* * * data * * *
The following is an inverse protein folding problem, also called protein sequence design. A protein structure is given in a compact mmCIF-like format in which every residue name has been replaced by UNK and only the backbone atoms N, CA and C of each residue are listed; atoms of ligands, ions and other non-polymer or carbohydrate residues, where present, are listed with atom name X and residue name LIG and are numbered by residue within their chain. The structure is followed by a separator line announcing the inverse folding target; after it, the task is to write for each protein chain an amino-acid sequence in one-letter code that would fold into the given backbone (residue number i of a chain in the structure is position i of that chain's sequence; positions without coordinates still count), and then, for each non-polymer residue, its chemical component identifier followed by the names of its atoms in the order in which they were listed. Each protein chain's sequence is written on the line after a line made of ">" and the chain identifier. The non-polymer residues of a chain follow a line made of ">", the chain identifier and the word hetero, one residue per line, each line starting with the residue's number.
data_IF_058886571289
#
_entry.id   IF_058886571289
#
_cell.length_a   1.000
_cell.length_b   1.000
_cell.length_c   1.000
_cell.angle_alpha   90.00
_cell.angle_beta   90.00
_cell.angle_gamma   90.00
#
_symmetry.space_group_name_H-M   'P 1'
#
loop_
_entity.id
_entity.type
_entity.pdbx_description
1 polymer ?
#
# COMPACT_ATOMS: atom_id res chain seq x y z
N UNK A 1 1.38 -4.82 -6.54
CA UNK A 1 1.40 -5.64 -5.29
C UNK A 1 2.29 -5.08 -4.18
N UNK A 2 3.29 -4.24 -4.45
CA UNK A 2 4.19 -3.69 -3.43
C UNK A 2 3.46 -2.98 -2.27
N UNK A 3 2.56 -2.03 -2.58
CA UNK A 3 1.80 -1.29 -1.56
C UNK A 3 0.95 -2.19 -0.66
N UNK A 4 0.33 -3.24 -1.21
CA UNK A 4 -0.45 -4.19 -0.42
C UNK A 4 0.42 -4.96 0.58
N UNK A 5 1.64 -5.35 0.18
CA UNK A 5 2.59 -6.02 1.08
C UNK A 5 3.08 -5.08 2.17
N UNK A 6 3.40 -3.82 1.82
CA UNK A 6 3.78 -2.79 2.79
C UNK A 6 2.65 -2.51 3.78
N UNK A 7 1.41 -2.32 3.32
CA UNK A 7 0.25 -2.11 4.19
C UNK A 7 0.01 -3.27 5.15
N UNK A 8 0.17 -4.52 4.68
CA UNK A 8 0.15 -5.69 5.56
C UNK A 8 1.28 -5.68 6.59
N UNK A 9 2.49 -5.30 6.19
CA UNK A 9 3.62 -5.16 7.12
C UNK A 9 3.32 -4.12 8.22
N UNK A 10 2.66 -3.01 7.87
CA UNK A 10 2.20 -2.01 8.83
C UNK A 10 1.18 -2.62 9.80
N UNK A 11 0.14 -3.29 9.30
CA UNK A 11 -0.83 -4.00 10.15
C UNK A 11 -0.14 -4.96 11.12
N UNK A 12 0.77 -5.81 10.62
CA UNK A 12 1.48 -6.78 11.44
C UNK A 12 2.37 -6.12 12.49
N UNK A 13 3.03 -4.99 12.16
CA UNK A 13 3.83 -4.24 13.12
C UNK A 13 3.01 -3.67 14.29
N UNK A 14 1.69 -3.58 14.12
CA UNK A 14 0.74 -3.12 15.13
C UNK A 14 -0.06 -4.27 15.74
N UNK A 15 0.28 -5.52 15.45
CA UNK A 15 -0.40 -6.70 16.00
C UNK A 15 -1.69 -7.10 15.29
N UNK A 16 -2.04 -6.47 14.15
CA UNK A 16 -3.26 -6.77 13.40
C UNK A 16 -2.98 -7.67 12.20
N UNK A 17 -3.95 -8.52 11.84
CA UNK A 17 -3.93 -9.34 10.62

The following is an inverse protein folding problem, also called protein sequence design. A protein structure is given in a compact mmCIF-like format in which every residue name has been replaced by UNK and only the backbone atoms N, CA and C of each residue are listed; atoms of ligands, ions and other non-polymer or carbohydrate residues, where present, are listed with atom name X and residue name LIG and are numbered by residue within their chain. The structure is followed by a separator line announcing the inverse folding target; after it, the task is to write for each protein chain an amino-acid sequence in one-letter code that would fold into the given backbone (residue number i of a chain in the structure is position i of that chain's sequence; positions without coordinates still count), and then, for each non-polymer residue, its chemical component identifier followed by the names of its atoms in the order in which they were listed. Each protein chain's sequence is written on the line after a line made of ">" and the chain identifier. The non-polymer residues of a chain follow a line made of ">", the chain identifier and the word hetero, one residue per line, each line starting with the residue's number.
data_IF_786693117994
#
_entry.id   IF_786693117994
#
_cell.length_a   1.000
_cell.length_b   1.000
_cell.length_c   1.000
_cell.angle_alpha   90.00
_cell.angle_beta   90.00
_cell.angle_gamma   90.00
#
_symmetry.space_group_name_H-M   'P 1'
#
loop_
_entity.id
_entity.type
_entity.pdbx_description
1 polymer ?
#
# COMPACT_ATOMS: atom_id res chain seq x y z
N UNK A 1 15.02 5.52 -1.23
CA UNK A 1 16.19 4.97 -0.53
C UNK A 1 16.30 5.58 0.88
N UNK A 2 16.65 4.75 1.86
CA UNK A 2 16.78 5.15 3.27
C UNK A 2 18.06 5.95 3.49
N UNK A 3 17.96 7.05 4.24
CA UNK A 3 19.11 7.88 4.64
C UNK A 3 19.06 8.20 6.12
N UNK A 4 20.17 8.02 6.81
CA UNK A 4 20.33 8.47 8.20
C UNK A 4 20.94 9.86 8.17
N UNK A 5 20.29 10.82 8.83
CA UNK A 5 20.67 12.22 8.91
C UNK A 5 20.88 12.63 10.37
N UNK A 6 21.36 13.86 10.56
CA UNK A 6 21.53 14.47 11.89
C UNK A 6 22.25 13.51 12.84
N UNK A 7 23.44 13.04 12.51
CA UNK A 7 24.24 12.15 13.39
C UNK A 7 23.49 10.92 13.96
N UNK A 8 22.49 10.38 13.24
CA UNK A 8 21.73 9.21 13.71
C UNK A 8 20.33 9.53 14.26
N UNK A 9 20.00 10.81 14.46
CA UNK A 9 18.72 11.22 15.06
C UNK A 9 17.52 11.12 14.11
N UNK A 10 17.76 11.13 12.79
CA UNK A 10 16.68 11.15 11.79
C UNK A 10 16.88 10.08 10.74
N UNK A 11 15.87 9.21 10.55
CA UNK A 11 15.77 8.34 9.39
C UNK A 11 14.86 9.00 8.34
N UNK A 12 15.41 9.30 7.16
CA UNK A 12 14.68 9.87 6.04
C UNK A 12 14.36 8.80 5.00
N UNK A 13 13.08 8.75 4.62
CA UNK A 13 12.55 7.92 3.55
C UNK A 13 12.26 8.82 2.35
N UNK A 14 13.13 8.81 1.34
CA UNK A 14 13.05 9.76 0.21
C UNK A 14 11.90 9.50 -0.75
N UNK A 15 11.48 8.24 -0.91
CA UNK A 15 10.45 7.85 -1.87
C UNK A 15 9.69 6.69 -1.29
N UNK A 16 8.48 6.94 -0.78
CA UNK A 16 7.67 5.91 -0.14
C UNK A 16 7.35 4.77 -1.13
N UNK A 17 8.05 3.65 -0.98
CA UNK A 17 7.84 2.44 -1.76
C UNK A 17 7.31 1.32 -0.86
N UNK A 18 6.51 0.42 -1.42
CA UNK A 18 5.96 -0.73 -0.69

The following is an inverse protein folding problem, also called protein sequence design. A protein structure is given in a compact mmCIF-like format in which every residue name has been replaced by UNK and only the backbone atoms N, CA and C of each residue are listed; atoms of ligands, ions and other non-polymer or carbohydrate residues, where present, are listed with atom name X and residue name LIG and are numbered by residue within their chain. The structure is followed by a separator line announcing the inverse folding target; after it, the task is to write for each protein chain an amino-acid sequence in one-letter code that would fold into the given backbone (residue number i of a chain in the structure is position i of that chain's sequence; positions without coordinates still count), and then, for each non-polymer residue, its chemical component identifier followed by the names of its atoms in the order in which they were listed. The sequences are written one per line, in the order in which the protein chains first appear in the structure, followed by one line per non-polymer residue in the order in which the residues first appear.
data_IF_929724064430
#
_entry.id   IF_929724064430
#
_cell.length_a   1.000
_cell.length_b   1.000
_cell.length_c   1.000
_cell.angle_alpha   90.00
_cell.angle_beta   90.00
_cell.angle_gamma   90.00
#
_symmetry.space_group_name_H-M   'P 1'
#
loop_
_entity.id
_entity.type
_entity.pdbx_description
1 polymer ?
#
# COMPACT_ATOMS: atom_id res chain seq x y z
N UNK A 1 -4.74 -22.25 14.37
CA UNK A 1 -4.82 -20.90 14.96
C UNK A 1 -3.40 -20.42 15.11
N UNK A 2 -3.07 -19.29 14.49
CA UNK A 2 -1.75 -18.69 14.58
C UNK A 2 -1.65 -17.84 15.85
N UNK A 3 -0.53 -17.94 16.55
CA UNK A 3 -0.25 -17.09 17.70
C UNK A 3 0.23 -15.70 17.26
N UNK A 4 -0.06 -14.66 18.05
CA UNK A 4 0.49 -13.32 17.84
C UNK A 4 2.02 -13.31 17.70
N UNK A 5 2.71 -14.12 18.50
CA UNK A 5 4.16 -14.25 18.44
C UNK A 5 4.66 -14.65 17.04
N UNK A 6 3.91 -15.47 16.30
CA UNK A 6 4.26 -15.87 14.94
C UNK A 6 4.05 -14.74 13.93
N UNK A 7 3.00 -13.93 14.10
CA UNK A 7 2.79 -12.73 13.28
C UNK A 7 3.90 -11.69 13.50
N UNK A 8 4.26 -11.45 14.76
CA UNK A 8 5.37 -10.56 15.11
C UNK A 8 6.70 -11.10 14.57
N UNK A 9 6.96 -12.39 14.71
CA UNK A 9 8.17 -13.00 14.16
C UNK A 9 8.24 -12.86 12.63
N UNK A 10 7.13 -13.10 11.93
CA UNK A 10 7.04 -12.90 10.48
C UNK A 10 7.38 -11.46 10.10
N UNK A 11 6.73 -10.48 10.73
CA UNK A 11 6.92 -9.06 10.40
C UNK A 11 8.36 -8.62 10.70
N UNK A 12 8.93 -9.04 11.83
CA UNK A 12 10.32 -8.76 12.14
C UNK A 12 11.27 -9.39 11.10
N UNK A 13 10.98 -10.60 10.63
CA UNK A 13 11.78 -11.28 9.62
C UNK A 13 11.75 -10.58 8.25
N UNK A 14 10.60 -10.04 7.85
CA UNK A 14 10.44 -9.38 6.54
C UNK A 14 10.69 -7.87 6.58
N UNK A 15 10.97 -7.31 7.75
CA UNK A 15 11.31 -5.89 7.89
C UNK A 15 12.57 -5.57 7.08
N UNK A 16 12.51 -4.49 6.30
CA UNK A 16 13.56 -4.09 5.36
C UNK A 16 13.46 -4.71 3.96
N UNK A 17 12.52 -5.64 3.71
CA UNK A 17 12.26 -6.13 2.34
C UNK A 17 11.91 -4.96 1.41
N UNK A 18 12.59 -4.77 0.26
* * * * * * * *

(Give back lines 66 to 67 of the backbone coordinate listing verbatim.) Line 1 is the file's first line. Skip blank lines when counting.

C UNK A 15 -1.69 -7.10 15.29
N UNK A 16 -2.04 -6.47 14.15